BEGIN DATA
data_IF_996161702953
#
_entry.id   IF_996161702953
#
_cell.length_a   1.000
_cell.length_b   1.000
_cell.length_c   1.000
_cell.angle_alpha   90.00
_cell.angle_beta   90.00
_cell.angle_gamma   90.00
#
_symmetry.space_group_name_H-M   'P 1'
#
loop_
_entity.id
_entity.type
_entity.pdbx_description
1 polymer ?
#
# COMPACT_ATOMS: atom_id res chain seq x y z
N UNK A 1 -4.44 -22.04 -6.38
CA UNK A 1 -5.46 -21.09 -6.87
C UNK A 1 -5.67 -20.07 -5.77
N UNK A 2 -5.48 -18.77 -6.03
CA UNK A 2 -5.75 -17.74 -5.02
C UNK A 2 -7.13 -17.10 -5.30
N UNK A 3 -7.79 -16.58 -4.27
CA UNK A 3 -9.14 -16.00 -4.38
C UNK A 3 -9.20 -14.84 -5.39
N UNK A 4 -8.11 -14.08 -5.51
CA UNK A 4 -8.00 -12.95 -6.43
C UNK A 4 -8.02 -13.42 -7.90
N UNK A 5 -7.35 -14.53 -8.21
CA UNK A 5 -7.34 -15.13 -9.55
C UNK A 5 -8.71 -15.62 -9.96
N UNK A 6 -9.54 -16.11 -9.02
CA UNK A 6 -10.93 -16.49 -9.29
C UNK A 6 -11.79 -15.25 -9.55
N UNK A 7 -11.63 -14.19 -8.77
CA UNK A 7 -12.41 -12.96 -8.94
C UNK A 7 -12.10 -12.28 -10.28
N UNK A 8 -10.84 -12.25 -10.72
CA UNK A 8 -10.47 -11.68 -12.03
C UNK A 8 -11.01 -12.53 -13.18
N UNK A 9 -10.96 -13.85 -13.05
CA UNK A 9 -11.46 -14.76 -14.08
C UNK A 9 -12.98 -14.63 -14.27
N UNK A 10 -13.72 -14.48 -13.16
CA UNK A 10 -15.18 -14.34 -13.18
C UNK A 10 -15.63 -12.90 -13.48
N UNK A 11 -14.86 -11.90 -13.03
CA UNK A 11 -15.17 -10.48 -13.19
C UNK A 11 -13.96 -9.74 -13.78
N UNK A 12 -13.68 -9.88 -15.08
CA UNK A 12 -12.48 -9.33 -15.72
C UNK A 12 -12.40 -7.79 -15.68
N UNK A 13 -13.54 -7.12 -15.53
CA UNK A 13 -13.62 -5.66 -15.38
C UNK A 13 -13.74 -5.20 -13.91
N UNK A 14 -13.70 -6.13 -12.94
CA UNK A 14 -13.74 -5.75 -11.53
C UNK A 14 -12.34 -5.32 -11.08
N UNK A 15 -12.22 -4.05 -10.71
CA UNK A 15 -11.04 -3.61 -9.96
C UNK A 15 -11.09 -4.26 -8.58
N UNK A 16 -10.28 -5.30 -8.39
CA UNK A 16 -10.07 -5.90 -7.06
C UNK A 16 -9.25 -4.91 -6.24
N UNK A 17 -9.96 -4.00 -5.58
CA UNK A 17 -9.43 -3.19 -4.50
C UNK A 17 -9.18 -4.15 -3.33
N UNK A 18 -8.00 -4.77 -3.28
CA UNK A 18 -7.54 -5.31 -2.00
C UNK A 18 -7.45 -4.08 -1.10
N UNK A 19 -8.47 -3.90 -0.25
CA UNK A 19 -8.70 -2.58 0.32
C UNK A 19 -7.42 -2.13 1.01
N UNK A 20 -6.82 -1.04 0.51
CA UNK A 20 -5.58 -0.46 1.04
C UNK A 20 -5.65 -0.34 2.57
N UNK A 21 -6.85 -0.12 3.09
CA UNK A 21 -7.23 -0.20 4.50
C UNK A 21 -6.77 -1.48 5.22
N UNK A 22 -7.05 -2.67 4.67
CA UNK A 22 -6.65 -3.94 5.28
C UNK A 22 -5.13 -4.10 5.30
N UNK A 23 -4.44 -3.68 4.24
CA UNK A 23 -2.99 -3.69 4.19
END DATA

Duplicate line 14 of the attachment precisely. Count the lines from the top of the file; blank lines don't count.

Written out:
loop_